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T cryptantigen activation is associated with advanced necrotizing enterocolitis

Hall, N; Ong, EGP; Ade-Ajayi, N; Fasoli, L; Ververidis, M; Kiely, EM; ... Pierro, A; + view all (2002) T cryptantigen activation is associated with advanced necrotizing enterocolitis. In: JOURNAL OF PEDIATRIC SURGERY. (pp. 791 - 793). W B SAUNDERS CO

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Abstract

Background/Purpose: Thomsen-Friedenreich cryptanligen activation (TCA) exposes neonates with necrotizing enterocolitis NEC to the risk of hemolysis after transfusion of blood products. The authors aimed to determine the prevalence of TCA in neonates with NEC and to correlate TCA with severity of disease and outcome.Methods: One hundred four neonates with NEC were tested for TCA on admission. Patients with TCA requiring transfusion were given packed red cells, low-titer anti-T fresh frozen plasma, and washed platelets to avoid hemolysis.Results: Twenty-three infants had TCA, and 96% of these had stage III disease. The incidence of TCA was significantly higher in infants with stage III disease compared with those with stage II (30% v 4%; P < .01). A total of 91% of infants with TCA required laparotomy compared with 81% of those with no activation. At laparotomy, widespread disease was more common in the TCA group (71% v 55%). TCA did not significantly increase mortality rate (TCA, 39% v no TCA, 28%); this may reflect the transfusion policy of our unit.Conclusions: Twenty-two percent of neonates with NEC referred to our unit had TCA. There is an association between TCA and advanced NEC. Screening of neonates with advanced NEC for TCA is advised to identify those at risk of hematologic complications. Copyright 2002 Elsevier Science (USA). All rights reserved.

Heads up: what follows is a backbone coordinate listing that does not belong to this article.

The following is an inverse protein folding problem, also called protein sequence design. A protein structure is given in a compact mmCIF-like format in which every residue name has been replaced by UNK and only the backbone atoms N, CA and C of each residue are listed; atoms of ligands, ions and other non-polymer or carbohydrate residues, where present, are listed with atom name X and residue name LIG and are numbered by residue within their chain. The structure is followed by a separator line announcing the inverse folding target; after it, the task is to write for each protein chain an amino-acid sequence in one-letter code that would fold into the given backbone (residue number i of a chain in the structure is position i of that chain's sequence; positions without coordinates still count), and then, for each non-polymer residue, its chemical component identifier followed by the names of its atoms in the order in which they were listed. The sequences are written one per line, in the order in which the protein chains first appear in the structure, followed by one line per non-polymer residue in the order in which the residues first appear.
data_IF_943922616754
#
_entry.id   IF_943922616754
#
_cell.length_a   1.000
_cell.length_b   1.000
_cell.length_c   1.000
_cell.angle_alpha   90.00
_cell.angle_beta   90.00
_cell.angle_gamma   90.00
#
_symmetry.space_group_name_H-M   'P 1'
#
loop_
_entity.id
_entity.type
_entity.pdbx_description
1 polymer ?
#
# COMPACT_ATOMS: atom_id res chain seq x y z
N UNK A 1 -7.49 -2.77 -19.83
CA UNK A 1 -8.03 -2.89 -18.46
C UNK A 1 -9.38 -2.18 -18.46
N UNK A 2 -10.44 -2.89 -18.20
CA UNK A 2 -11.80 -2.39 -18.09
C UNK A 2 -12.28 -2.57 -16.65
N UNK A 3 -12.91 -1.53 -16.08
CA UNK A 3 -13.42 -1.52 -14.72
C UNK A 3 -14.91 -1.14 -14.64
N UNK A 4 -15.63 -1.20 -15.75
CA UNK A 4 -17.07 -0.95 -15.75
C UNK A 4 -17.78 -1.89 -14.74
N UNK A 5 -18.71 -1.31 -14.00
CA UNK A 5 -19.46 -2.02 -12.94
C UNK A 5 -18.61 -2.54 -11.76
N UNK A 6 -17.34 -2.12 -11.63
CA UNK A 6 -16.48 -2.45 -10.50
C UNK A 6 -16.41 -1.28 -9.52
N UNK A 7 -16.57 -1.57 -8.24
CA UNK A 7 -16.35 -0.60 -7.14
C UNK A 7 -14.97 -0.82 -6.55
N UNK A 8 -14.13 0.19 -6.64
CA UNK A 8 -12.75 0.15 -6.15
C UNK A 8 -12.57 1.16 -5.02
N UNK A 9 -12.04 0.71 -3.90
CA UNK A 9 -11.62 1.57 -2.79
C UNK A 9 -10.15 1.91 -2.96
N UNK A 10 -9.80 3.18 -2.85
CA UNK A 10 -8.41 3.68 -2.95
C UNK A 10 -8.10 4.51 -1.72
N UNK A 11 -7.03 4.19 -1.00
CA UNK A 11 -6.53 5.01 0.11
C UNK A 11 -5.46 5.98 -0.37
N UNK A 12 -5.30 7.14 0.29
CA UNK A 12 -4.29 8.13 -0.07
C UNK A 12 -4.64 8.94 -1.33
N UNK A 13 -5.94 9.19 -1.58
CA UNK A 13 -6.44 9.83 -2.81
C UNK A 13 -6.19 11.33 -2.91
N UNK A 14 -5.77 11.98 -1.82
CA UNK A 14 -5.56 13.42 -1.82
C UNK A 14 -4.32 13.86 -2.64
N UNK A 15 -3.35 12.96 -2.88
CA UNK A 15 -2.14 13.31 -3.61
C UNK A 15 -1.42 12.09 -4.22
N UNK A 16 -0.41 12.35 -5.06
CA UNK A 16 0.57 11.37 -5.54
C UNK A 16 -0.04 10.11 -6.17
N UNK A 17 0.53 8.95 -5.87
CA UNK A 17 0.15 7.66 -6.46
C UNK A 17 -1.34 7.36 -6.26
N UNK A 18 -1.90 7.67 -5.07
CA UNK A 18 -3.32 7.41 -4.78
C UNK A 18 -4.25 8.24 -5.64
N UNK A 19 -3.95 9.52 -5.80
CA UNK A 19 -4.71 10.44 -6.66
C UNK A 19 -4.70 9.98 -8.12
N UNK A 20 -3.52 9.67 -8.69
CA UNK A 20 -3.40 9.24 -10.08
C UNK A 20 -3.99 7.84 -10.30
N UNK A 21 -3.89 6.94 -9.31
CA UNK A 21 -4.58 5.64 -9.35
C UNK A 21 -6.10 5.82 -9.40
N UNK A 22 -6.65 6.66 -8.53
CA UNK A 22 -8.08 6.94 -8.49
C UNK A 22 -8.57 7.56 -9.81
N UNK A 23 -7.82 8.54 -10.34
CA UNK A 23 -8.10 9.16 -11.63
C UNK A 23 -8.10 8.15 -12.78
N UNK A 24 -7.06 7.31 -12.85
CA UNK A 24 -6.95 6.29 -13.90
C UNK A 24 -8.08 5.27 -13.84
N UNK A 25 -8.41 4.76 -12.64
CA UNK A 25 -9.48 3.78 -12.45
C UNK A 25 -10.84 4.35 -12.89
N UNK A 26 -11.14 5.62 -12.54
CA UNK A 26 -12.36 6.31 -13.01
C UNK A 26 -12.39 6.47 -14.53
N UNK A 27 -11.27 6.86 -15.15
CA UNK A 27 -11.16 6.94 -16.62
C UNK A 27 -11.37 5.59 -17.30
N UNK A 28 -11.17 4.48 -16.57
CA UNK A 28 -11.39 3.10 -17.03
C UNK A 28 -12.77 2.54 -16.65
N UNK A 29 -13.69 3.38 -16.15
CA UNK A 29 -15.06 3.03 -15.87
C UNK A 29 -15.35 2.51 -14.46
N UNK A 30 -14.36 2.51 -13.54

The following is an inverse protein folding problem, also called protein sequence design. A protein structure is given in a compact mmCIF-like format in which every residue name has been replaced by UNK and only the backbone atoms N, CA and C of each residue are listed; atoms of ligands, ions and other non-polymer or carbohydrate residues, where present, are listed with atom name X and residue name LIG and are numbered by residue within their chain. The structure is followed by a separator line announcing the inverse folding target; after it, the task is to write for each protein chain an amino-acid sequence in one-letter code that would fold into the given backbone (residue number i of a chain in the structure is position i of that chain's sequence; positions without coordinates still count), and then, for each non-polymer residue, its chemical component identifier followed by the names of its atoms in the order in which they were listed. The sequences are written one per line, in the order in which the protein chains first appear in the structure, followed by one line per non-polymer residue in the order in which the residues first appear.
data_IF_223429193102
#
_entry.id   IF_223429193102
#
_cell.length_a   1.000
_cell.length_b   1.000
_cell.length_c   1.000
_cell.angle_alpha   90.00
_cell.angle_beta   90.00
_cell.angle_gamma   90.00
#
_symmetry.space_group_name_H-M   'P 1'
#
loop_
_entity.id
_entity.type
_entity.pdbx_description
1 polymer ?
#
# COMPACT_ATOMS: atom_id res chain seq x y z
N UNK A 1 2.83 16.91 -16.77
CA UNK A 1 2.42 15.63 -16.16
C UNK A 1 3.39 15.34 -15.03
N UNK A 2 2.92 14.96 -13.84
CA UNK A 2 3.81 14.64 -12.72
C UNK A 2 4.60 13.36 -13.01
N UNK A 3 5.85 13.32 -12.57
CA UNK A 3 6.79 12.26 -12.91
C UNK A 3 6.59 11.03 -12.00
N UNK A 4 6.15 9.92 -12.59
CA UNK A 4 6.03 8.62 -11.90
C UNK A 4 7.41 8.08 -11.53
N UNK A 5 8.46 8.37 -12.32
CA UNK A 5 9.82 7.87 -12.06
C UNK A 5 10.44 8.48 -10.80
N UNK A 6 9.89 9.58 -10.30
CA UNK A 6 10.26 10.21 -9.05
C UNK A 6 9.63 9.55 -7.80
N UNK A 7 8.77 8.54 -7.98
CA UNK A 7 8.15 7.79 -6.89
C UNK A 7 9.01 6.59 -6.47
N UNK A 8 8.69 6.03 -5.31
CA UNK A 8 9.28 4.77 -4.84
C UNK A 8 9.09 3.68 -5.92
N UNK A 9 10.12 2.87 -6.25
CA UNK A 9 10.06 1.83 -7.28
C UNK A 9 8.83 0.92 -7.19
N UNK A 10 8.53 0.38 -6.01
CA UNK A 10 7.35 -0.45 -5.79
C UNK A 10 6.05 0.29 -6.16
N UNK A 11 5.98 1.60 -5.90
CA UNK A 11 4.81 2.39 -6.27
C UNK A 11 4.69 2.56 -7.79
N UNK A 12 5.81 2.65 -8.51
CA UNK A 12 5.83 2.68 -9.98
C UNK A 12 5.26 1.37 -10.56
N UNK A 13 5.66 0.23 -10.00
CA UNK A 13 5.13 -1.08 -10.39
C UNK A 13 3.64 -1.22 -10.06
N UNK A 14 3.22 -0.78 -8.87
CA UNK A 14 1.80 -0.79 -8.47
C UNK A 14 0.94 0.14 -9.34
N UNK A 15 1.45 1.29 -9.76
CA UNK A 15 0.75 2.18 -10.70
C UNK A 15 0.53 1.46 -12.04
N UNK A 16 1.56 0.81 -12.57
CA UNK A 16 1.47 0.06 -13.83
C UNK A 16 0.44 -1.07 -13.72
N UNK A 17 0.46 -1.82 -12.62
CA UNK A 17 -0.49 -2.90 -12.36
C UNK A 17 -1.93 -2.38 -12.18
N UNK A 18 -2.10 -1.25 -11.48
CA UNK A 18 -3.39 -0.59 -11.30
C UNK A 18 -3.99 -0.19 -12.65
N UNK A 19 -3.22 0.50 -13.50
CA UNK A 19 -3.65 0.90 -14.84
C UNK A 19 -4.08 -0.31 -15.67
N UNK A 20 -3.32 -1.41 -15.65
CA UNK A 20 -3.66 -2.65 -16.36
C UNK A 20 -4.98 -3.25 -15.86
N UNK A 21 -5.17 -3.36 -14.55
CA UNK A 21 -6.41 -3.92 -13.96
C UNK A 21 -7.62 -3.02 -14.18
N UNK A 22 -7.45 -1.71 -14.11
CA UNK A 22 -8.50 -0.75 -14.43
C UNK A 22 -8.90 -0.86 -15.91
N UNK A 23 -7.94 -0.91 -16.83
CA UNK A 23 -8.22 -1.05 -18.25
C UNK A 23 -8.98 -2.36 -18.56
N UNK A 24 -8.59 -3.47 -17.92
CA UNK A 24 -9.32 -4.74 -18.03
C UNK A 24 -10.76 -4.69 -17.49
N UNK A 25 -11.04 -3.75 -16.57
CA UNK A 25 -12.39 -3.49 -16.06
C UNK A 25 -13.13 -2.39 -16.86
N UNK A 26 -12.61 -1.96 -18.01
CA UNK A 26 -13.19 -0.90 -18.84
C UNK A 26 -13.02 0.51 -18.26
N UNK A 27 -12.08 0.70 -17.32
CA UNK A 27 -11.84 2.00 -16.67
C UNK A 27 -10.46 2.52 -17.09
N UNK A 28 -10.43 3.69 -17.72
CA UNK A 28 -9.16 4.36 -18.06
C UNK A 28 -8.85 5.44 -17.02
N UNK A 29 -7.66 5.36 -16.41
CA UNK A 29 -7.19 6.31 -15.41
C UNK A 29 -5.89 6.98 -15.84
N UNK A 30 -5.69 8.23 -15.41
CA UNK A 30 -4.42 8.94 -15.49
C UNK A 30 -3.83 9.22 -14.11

Type:Proceedings paper
Title:T cryptantigen activation is associated with advanced necrotizing enterocolitis
Event:33rd Annual Meeting of the Canadian-Association-of-Paediatric-Surgeons
Location:MONTREAL, CANADA
Dates:2001
DOI:10.1053/jpsu.2002.32289
Keywords:T crypt antigen activation, necrotizing enterocolitis, ANTIGEN, TRANSFUSION, HEMOLYSIS
UCL classification:UCL > School of Life and Medical Sciences > Faculty of Population Health Sciences > Institute of Child Health

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